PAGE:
ORHAN KEMAL CENGİZ

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ORHAN KEMAL CENGİZ
August 21, 2012, Tuesday

Sometimes a cigar is just a cigar!

Sigmund Freud, the founder of psychoanalysis, had a profound ability to interpret human behaviors and their meanings. According to Freud, perplexities, dreams, jokes and many other things have some meaning, all revealing unconscious desires and feelings.

However, there is a widely shared view that Freud went a little too far in his interpretations of human behaviors, and especially in connecting these behaviors to repressed sexual instincts and desires.

There is also a story showing that the great master himself agreed that some interpretations of him and his colleagues were just great exaggerations of ordinary and otherwise meaningless things. The story goes something like this:

Freud stormed into a room in Vienna which was full of doctors who all knew his theories about psychoanalysis. When these doctors saw that Freud had a huge cigar in his mouth, they looked at each other and started to laugh. Freud of course immediately understood why his colleagues were laughing: His smoking a cigar was taken as a symbol of his own theory of “oral obsession.” Freud protested this over-interpretation with these immortal words: “Gentlemen, sometimes a cigar is just a cigar.”

There are some people in Turkey who try to find “meaningful” explanations for every word and action of the Kurdistan Workers’ Party (PKK). But sometimes things may have no other meaning than what is presented, like what happened in the eastern province of Gaziantep near the Syrian border on Monday. A car laden with explosives was detonated (allegedly by the PKK), killing at least nine people and leaving 68 others wounded.

The car was left at a bus stop, an action that deliberately targeted ordinary citizens. Some may come forward with many different explanations for these actions. They may talk about the greater strategic “ambitions” of the PKK and its “rightful war.” However, sometimes a terrorist act is just a terrorist act. And sometimes this means the PKK may do huge harm to the goals that it is allegedly trying to achieve.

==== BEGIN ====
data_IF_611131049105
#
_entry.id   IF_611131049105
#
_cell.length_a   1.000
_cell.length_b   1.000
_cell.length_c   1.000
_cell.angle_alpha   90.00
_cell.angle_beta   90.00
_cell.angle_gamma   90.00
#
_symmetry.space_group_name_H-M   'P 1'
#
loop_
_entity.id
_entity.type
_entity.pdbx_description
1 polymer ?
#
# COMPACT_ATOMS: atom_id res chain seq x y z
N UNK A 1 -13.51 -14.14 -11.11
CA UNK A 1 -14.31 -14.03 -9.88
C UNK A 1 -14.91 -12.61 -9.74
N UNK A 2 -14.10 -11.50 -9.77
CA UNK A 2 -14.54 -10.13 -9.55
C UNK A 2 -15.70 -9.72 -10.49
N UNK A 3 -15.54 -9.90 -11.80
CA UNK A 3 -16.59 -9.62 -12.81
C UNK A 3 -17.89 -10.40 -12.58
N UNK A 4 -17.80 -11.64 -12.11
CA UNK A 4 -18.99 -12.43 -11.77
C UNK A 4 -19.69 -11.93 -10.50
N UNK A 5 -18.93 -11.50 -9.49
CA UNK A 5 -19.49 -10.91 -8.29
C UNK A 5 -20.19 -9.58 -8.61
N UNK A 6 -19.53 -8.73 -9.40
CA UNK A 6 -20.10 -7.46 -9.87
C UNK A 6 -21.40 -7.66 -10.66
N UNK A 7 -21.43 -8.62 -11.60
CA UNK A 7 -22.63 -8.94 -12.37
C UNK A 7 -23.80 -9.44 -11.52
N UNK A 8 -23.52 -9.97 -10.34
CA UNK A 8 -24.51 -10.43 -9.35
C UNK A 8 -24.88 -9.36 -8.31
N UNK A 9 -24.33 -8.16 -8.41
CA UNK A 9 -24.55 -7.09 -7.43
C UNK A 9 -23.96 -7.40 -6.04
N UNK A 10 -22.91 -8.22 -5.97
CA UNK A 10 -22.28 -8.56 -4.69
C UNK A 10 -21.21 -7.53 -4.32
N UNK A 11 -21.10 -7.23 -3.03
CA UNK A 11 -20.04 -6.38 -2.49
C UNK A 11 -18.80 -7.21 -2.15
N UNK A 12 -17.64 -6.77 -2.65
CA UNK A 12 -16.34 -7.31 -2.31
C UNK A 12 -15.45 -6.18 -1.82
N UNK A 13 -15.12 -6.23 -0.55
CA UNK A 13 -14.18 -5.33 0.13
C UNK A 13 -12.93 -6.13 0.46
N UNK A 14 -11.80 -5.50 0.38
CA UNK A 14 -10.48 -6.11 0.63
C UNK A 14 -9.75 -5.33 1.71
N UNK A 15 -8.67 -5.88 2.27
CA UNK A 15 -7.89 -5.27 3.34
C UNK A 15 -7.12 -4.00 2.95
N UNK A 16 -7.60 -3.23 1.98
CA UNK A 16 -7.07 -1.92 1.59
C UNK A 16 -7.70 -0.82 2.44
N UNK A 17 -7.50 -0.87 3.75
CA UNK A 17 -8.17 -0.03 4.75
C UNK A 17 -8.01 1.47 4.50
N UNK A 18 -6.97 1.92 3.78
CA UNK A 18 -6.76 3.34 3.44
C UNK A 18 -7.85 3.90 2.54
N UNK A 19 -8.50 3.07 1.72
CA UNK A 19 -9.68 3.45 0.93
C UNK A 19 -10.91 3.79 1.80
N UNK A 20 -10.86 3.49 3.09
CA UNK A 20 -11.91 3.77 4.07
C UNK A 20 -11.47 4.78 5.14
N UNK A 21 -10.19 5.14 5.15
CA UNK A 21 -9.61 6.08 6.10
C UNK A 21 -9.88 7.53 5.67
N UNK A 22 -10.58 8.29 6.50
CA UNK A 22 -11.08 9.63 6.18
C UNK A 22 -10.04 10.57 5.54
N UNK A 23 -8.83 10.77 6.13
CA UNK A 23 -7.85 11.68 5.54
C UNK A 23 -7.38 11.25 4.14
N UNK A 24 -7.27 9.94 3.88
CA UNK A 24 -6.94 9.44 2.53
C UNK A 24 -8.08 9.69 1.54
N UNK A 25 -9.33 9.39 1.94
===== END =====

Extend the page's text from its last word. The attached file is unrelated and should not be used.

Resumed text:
What happened on Monday in Gaziantep cannot be justified by any “great goal” whatsoever. Nine innocent people, including one woman and four children aged 18 months, 4 years, 11 years and 12 years were killed in this bloody attack.

Nowadays the PKK has also developed a habit of denying some of its actions. When they meet with serious condemnation they either say that they did not do this or that, or that it was done on the initiative of their local agents without the consent of the leadership. Therefore, it is never possible to condemn them for their actions; they take no responsibility for anything.

I started this piece with a story of Freud because I wanted to calm myself down. However, I, like many other people living in this country, am really fed up with the PKK’s violent and bloody attacks.

Yes, Turkey is not a first-class democracy. Yes, it is true that the Turkish state carried out many atrocities against Kurds in the past. Yes, it is also true that Turkey still denies some inalienable rights of the Kurds, such as the right to receive education in their mother tongue. But there are many channels in this country through which Kurds and other repressed groups can make their voices heard and get the results they desire quite efficiently. However, it seems to me that the PKK has a single device at their disposal, and that is violence.

They want everyone to speak this language. They just want to create a kind of civil war in Turkey to justify their constant use of violence. And as I have repeatedly said in this column in the past, there are certain groups in Turkey who have refrained from criticizing the PKK, whatever this organization does. We all need to say STOP the violence! This is really all we need to do.

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